Lazy evaluation

Author(s): Amadeo Casas, Jose F. Morales (minor modifications).

This library package allows the use of lazy evaluation in a Ciao module/program.

Lazy Evaluation is a program evaluation technique used particularly in functional languages. When using lazy evaluation, an expression is not evaluated as soon as it is assigned, but rather when the evaluator is forced to produce the value of the expression. Although the when or freeze control primitives present in many modern logic programming systems are more powerful than lazy evaluation, they lack the simplicity of use and cleaner semantics of functional lazy evaluation.

The objective of this package is to allow evaluating the functions lazily. Functions are the subset of relations (predicates) which have a designated argument through which a single output is obtained for any set of inputs (the other arguments). In logic programming systems which have syntactic support for functions (including Ciao), functions are typically translated to predicates whose last argument is designated as a (single value) output and the rest as inputs.

In our proposal, a function can be declared as lazy via the following declaration:

:- lazy fun_eval f/N.

This function could be represented as:

:- lazy fun_eval f(~_,_,_,_).

where ~ indicates the argument through which the single output will be obtained. Another possible representation may be:

:- lazy fun_return f(~_,_,_,_).

In order to achieve the intended behavior, the execution of each function declared as lazy is suspended until the return value of the function is needed.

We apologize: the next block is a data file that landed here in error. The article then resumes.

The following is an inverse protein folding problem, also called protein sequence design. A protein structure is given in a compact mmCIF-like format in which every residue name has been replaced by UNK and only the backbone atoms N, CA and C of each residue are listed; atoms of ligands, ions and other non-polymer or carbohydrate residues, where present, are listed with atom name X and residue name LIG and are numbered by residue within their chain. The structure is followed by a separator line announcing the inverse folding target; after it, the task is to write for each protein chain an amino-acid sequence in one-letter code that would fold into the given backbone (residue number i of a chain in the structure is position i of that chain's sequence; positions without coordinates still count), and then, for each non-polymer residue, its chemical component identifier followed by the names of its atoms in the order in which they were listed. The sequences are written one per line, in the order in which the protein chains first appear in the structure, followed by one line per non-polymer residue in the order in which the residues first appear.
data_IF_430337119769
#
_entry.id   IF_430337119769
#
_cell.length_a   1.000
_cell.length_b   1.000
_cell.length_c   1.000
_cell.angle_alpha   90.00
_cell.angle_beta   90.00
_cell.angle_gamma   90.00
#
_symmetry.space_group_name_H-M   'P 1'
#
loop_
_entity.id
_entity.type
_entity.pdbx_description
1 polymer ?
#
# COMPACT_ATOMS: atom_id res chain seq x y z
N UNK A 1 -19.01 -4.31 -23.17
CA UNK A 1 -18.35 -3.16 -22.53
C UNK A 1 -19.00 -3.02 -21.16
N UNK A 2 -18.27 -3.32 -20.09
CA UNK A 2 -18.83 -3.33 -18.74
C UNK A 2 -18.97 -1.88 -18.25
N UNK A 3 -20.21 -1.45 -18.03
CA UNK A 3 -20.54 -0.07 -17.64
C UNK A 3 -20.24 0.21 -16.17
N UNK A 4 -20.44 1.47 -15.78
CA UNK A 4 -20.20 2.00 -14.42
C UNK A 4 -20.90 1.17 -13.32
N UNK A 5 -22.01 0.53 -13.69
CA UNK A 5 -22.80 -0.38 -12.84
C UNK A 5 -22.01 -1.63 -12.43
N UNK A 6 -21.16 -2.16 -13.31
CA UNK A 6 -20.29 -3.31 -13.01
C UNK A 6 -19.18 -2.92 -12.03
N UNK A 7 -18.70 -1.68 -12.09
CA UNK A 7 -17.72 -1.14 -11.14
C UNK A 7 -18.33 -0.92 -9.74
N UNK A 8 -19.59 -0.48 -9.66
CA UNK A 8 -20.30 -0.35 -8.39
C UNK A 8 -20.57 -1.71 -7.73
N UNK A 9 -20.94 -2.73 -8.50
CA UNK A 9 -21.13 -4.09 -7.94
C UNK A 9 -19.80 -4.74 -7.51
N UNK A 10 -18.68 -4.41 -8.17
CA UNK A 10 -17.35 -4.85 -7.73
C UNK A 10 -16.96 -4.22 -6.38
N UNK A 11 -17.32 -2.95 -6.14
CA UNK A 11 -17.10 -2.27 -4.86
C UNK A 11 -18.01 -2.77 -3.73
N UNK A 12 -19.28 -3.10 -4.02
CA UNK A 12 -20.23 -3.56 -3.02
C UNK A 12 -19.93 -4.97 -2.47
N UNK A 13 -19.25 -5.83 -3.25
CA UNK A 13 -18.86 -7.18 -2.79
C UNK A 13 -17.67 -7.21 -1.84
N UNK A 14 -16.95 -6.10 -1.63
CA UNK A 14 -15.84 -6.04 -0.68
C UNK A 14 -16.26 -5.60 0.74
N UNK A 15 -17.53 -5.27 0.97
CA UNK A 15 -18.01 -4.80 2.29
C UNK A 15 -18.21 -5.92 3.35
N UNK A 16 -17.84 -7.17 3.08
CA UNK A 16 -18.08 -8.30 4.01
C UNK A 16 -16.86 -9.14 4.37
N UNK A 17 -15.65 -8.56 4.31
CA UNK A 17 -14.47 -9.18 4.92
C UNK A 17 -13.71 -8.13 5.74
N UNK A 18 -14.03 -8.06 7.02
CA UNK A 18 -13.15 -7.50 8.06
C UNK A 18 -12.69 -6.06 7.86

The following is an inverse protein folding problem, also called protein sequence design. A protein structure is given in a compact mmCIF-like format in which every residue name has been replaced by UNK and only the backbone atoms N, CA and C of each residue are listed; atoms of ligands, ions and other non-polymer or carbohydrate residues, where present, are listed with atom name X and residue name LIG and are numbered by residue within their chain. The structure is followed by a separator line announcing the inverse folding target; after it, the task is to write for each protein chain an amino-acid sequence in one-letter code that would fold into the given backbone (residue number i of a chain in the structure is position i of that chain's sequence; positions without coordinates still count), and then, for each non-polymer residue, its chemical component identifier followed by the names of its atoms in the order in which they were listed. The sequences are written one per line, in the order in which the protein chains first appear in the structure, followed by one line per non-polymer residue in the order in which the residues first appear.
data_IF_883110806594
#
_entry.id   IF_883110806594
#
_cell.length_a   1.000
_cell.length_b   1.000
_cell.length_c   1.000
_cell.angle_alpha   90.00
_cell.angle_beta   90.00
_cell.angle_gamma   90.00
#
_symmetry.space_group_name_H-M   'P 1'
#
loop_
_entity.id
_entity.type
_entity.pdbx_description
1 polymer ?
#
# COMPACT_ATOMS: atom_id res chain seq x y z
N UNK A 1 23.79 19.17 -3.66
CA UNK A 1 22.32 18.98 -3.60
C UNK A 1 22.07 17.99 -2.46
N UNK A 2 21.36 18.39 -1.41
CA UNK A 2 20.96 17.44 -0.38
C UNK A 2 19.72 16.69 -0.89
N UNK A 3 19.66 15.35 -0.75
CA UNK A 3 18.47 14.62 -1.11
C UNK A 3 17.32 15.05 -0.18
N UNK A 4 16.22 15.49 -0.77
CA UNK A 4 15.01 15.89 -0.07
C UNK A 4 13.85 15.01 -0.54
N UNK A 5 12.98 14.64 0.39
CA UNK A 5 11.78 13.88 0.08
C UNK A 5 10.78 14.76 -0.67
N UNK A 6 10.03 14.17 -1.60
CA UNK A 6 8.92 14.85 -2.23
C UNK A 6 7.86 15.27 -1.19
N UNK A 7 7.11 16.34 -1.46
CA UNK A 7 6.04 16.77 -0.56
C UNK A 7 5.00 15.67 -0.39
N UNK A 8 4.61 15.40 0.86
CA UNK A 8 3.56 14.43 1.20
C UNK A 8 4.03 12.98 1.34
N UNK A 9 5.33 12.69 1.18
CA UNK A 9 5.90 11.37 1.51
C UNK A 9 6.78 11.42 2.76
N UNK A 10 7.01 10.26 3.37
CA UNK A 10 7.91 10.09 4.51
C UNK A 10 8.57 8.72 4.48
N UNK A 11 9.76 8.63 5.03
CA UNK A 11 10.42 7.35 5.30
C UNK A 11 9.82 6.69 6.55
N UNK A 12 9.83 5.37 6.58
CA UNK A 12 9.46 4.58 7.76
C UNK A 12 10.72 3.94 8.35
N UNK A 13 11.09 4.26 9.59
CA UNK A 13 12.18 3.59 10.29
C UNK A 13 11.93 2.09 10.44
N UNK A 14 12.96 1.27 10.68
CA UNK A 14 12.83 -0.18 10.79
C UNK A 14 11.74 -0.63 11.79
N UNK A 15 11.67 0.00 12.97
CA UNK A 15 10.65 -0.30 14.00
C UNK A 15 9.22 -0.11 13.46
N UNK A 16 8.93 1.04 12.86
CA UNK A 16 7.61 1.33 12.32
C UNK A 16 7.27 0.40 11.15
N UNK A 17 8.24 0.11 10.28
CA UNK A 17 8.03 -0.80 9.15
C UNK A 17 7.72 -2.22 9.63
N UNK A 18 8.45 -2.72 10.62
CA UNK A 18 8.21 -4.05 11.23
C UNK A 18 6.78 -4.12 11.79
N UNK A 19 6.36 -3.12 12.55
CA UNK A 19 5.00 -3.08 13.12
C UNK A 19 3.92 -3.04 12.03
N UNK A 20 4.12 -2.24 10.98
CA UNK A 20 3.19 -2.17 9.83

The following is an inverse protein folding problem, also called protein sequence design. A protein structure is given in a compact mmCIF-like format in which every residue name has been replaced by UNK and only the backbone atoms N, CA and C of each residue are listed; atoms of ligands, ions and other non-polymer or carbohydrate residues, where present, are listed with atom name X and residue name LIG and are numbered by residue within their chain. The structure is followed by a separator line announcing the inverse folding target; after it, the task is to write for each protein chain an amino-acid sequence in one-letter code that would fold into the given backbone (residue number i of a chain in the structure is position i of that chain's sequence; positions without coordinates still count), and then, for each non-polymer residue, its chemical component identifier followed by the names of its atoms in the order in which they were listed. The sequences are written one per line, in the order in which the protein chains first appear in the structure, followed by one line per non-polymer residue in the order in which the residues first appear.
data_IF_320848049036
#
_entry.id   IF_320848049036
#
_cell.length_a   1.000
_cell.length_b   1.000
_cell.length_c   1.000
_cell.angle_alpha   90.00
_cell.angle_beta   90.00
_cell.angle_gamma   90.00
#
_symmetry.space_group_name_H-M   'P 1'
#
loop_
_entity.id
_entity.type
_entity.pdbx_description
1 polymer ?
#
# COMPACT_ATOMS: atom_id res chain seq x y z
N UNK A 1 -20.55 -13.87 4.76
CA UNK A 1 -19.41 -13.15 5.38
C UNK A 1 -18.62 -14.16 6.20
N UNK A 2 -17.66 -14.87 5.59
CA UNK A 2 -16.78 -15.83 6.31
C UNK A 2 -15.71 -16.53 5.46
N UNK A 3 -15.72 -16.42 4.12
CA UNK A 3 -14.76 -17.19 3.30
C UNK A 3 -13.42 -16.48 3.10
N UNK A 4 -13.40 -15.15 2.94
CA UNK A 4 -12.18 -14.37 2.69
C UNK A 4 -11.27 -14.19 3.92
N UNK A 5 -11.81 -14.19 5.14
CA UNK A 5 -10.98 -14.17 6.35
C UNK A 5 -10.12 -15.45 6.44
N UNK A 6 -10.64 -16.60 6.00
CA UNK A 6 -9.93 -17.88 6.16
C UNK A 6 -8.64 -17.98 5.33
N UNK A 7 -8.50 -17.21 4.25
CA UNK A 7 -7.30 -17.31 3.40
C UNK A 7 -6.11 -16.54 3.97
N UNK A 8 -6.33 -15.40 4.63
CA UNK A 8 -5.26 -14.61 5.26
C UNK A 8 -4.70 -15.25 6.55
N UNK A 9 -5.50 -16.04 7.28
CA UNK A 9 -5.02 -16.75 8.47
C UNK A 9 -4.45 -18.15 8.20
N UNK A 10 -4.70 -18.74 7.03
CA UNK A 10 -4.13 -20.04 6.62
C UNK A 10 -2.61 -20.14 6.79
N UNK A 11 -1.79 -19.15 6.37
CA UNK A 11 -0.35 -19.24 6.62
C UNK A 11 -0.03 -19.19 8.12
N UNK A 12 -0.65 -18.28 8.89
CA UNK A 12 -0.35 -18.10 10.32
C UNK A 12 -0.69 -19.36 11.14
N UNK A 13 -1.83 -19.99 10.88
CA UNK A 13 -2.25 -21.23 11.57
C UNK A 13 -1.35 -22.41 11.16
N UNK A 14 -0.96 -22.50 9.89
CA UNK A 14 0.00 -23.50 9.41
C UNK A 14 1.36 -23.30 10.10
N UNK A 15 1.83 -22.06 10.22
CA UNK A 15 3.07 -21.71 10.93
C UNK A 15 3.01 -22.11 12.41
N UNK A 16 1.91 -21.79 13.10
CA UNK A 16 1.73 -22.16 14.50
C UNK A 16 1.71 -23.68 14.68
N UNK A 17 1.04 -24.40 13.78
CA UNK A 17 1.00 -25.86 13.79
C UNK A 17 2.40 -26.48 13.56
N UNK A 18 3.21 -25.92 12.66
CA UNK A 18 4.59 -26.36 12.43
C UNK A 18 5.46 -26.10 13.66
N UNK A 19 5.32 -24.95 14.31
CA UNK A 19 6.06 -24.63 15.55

A simple example of the use of lazy evaluation would be the definition of a function which returns the (potentially) infinite list of integers starting with a given one:

:- lazy fun_eval nums_from/1.
nums_from(X) := [X | nums_from(X+1)].

While lazy functions certainly increase the overhead in the execution, they also allow the user to develop in an easy way predicates which can handle infinite terms, and this is the main advantage of the proposed functionality.

Lazy evaluation can be also a better option than eager evaluation when a function in a different module is used and it returns a big amount of data. As an example, we have the following module module1:

:- module(module1, [test/1], [fsyntax, lazy, hiord]).

:- use_module(library(lazy/lazy_lib), [nums_from/2, takeWhile/3]).
:- use_module(module2, [squares/2]).
:- use_module(library(arithpreds)).

:- fun_eval test/0.
test := ~takeWhile((''(X) :- X < 10000), ~squares(~nums_from(1))).

and another module module2:

:- module(module1, [test/1], [fsyntax, lazy, hiord]).

:- use_module(library(lazy/lazy_lib), [nums_from/2, takeWhile/3]).
:- use_module(module2, [squares/2]).
:- use_module(library(arithpreds)).

:- fun_eval test/0.
test := ~takeWhile((''(X) :- X < 10000), ~squares(~nums_from(1))).